The panels in Blade Runner are obviously fiberglass, or at least not real stone... sometimes embarrassingly so, right down to the brush strokes in the black wash. And I think if we were going for a precise re-creation that might be the move. But this is a long-term, real installation, and bathrooms can be pretty harsh environments. So we wanted to take the reel to real so to speak. The truth is, when you're actually standing in a room surrounded by stone you can feel it. You can hear it; it changes the temperature and the ambience of the space. If you reach out, it's not a fake; it's not theme painted. It's real. We can paint MDF to look like metal, but that's nowhere near as sexy as if it IS metal, you know? The walls have Durock on them, and adhering the panels to the wall isn't a problem. And hopefully, the room will be like this for a long long time to come!
 

Darrellt

New Member
I totally get it and support your effort. Just the way light would play off it makes sense. I would put radiant heat in the floors tho. :)
 

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robstyle

Master Member
Some of the original Blade Runner wall flats were saved and re-discovered awhile back. If memory serves they were buried behind years of various set flats in storage. This I found out some time back when a similar idea of using the tile design for a kitchen ceiling came to mind.
 

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Jon Laymon

Member
Darrellt - In Florida, as an exterior structure which gets sun all day, and where "winter" is about 60 degrees, thankfully we won't need radiant heat! That'd be the move though, for sure.

robstyle - interesting how much sharper those pulls are than the multi-generation-loss softness of so many other panels...!

So we ultimately settled on pouring the tiles out of white stucco, and will be staining them all in situ once they're on the walls.

Deckard_13.jpg



We have about 50 of these to pull or so. We experimented a bunch with different base concrete mixtures, stains, and tried to see how fast we could pull them without breaking. Too dry a pack, and too impatient a pull yielded a couple of these pro gems. It'll just be a secret between us.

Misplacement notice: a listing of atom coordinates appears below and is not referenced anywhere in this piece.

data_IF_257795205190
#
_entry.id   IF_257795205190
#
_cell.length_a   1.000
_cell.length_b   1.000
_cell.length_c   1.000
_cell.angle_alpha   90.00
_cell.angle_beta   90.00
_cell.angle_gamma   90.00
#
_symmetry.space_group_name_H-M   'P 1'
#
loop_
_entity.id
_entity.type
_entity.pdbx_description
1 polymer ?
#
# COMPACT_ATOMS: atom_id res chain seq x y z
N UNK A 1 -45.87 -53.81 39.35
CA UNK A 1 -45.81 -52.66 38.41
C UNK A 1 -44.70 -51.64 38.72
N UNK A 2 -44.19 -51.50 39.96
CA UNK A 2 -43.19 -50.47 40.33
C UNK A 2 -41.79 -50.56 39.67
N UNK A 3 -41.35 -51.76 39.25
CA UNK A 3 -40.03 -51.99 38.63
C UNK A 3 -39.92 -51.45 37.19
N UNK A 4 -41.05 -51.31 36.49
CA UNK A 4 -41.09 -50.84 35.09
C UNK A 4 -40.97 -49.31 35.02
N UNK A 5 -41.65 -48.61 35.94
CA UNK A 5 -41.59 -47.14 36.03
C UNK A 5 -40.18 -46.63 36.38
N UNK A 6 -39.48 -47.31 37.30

Deckard_17.jpg



They come out really sharp - a touch too sharp wethinks. When they're slightly softer the edges catch the light better, and match the on-screen aesthetic a bit better, so we hit them with a concrete brush while still relatively fresh.

Deckard_15.jpg



You can see the sharper/softer before/after shots here:

Deckard_14.jpg

Deckard_16.jpg



It's subtle, but we don't want to go too far - we can always go further with that later by sanding/grinding.


In other news, began fiberglassing the curved section below the mirrors:

Deckard_19.jpg

Deckard_20.jpg




This will ultimately be wrapped in another material, painted that custom goldish-greenish metal in the film. Probably using some Alclad II in automotive paint.

Also getting the edge lathe in place and a first pass of taping and mud in preparation for mounting things.

Deckard_18.jpg



In the next post, we'll be looking at the sink, which upon further reflection we've realized is too big. Well... "further reflection" and a couple of helpful members noting as much and letting us know. It's all about the references, and we dug around to find some more. We're redoing the CAD for that, now, and though bummed about having to redo that fiberglass piece, that's just the way it goes, sometimes.

Okay, most of the time.

Stay tuned.

JL
 

eethan

Sr Member
RPF PREMIUM MEMBER
awesome update! I really love the tiles. I love that they are all different and have all the little stucco imperfection. It will look great (y)